What is a Chicken? Or, Things I'm learning in Law School
Monday, November 12, 2012 at 3:42PM
Hungry Sam in Non-Recipe Absurdity!, chicken

As I expected, law school entails wrestling with many weighty issues of Great Importance--questions that shed light on American values and on the very foundations of our legal rights.

Questions like, "What is a chicken?"

Image via Allie's.Dad, Creative Commons licensed. Some rights reserved.

Yes. A case I read for Contracts last week turned on whether, in a particular contract for the sale of frozen chickens, "chicken" meant "any bird of that genus . . . including stewing chickens" or, more narrowly, young roasting chickens. See Frigaliment Importing Co. v. B.N.S. Int'l Sales Corp., 190 F. Supp. 116, 117 (S.D.N.Y. 1960) (holding plaintiff failed to prove the contract was for young chickens--I won't bore my non-lawyer audience with the somewhat involved rationale).*

But here's a question suitable for this blog: Why does the age of the chicken matter? Or, put differently, what's the difference between a young chicken (suitable for roasting, broiling, frying, baking, etc.) and an older chicken (good for stewing and braising)?

The answer, as I understand it,** lies in the fact that absent texture-altering prep techniques (like using marinades or brining), meat from older animals is much more likely to become tough when cooked at the high temperatures associated with roasting, broiling, frying, and baking. As an animal ages, the number of contractile protein fibrils inside each of its muscle fiber increases, making the fibers stronger and thicker. Because cooking makes muscle fibers dry and dense, denser muscle fibers will more readily squeeze out liquid, resulting in tougher cooked meat. This issue is exacerbated by the fact older birds have more connective tissue (particularly collagen) and less marbling fat to keep things tender and juicy.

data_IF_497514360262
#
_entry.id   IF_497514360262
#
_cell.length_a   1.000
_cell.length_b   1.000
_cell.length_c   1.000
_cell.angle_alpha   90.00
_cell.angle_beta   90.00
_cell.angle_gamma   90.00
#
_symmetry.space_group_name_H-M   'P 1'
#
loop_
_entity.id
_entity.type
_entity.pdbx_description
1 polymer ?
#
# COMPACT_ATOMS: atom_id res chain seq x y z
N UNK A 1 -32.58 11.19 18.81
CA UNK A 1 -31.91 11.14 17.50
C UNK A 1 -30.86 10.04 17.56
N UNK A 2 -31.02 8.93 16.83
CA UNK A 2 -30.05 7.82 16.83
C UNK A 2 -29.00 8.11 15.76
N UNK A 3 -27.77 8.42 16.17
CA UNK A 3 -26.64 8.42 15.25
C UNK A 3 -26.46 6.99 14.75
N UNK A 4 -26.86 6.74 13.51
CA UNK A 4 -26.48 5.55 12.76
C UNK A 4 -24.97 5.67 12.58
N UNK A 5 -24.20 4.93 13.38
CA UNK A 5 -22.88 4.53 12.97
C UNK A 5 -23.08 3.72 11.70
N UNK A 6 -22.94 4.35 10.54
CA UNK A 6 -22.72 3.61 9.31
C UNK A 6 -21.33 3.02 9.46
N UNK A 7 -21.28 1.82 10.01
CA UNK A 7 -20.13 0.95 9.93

Here's where it gets cool. You can slow-cook older chicken meat in liquid without it getting tough and dry, both because the meat reabsorbs liquid from the stew or braising medium and because the lower temperatures assists in the breakdown of tough collagen into soft gelatin.

As an example, one traditional French method for cooking old birds is Coq Au Vin--chicken in wine. You can find any number of variations, but here's a link to Julia Child's recipe for a Bourgogne-style Coq Au Vin.



*DISCLAIMER: This post is in no way intended to be helpful to anyone attempting to understand or brief Frigaliment Importing Co. v. B.N.S. International Sales Corp. For that, I'd whole-heartedly recommend listening to this song. (Further incentive: there are banjoes!) 

**All the cool cooking science here comes from this tome of food science, On Food and Cooking: The Science and Lore of the Kitchen by Harold McGee (external link).

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